The Azkals and PH football’s agony and ecstasy
Philippine football memories are dominated by empty arenas and a few followers pouring scorn all over a national team constantly flogged by foreign competition.
Rewind to about this time in 2010, when our country, bannered by a gritty gang called the Azkals, became a shock semifinalist in the AFF Suzuki Cup—Southeast Asia’s most important sports tournament.
Suddenly soccer rose from the dead, scorn turned into support and borderline fans became fanatics, their million-candle power of devotion igniting interest all over the land for the team and their sport.
Spool forward to this Saturday, when the Azkals, honed into razor-sharp precision by the frenetic pace of warmup matches, including a victory over three-time AFF Cup winner Singapore—PH’s first in 40 or so years—open a new glory run.
The Azkals will first face three-time winner Thailand, 2008 champion Vietnam on Nov. 27 and qualifier Myanmar on Nov. 30 in Group A of the 2012 edition of the Cup, the region’s football championship.
About to be shorn of its overseas-based players, it will be interesting to watch the Azkals bring hope and happiness to a bleak and hopeless Philippine sports—a realm run by an old boys’ clique and a skipper with a rudderless ship.
Goalie Neil Etheridge, among the Azkals’ points of light, has reportedly been recalled by his English Premier League club. As I write this, Philippine Football Federation president Nonong Araneta has been unable to confirm this development.
There were also unverified information that several Azkals will miss the early phases of the tournament since their home clubs are not in a releasing mood, the Suzuki being off the Fifa calendar of international events.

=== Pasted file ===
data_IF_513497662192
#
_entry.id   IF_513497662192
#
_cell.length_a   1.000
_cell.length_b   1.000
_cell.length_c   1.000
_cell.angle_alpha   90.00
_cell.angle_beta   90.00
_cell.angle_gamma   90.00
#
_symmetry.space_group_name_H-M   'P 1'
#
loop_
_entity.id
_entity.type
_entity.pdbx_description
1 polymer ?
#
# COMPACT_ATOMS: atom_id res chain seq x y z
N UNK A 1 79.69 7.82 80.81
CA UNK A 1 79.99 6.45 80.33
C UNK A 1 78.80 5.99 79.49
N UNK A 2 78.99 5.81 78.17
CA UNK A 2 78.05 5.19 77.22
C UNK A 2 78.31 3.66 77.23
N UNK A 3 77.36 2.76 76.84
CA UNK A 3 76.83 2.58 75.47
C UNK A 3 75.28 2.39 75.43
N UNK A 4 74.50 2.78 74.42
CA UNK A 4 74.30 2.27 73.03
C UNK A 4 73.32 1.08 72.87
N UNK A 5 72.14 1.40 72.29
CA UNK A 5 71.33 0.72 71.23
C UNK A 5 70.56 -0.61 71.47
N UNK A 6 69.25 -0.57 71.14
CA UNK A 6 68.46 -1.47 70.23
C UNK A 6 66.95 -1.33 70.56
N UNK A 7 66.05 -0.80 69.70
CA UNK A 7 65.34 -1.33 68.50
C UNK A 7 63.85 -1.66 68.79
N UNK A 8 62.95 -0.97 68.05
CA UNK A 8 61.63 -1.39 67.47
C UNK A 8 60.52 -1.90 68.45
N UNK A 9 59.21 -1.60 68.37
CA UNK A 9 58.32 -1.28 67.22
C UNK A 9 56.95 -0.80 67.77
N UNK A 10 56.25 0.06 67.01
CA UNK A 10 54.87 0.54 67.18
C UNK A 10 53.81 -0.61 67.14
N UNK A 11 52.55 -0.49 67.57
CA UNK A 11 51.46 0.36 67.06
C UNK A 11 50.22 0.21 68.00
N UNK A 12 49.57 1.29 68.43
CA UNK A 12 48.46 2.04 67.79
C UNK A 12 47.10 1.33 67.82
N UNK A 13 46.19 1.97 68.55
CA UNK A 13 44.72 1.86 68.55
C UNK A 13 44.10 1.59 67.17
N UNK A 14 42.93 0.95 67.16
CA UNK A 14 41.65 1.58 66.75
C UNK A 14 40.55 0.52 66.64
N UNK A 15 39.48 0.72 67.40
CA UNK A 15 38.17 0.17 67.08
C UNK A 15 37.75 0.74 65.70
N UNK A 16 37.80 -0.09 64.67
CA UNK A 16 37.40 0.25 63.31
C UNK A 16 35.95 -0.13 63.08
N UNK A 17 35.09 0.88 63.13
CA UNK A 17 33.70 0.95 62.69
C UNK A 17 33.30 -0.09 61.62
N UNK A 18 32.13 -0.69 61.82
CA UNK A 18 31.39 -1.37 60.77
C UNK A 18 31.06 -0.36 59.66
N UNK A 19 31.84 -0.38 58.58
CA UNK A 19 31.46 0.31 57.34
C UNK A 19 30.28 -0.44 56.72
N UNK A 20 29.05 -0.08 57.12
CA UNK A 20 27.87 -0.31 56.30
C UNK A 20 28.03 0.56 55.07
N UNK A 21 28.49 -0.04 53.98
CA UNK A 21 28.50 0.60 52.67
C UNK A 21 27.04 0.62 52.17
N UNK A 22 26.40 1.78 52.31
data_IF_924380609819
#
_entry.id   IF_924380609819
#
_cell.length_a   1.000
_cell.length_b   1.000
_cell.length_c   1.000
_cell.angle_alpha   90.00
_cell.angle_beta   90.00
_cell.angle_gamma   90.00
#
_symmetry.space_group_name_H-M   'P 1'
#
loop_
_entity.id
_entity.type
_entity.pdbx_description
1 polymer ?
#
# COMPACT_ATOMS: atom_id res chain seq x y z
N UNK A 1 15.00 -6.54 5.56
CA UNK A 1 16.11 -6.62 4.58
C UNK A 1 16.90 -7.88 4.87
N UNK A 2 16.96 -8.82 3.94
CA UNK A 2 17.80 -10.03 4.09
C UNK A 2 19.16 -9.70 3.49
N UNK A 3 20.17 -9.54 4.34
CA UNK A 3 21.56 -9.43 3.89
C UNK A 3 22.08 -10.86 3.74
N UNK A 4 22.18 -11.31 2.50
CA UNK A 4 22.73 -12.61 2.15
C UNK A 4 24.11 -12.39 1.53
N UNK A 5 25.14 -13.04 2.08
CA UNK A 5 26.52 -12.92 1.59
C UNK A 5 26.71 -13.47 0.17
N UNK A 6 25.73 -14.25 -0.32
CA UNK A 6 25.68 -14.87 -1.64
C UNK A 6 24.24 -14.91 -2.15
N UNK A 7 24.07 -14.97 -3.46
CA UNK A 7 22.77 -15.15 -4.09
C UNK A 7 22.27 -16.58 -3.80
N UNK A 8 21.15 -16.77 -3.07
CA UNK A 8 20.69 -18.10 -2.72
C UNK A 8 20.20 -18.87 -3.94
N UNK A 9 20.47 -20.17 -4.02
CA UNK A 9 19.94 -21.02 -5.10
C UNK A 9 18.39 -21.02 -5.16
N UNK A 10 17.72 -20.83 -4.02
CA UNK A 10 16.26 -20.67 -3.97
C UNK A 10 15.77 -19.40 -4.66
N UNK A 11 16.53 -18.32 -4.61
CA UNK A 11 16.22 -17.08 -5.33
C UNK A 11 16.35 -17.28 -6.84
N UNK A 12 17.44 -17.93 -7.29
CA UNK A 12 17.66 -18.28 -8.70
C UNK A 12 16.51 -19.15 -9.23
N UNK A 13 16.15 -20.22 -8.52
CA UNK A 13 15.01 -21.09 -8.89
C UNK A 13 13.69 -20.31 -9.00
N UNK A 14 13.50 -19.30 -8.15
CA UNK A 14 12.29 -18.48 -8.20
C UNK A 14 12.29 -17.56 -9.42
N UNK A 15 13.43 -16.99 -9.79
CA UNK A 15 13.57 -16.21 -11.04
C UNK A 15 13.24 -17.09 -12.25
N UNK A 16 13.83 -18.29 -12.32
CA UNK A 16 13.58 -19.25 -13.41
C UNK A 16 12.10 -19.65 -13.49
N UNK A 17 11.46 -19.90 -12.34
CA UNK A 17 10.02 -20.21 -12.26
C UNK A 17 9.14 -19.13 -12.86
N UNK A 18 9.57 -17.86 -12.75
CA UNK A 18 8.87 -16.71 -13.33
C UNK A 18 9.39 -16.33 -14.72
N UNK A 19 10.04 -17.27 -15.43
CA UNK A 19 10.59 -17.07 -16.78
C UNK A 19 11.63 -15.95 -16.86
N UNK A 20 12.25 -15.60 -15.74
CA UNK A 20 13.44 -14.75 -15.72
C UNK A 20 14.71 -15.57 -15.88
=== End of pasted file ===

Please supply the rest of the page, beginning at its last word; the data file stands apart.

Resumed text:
But Azkals manager Dan Palami texted me from Thailand that Dennis Cagara of Germany’s Karlsruher SC, midfielder Jerry Lucena, a club footballer in Denmark, and Angel Guirado of the Spanish league are now with the team in Bangkok. Also accounted for are Fil-Dutch footballer Paul Mulder, Fil-Briton Rob Gier, Icelandic–Pinoy Ray Jonsson and Fil-Spaniard Juani Guirado Aldeguer, as well as talents from the domestic scene.
Araneta expects the Azkals to be at or near full strength, and that the national squad had worked its buns off tactics-wise while avoiding injury.
“The boys are not only out to prove that their semifinal run of two years ago was no fluke,” said Araneta. The Azkals, he added, are all out to sway people to a game best suited to our build and temperament and to convert believers of another team sport destined for skyscrapers-on-wheels, which we are not.
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If you scan the landscape of my birthplace, Cuyapo, Nueva Ecija, it’s the patchwork of rice fields that makes it all so splendid. But your enjoyment is soon jarred by the rocky roads of Bentigan and Cacapasan near the border with Tarlac and Curva, Pugo and San Jose on the way to Pangasinan and the provincial capital of Cabanatuan.
I can still recall the times when my late, great bud, Bert “Tawa” Marcelo teased that the provincial roads leading to Cuyapo were worse than the lunar landscape. Bert’s digs still ring in my ears today.
The state of disrepair is evident on a stretch of the highway near the old railroad tracks up to the Shell station. It’s amazing why paving, started almost two years ago, remains unfinished as of my last visit this week. Paging Gov. Oyie Umali and Mayor Jong Corpus.
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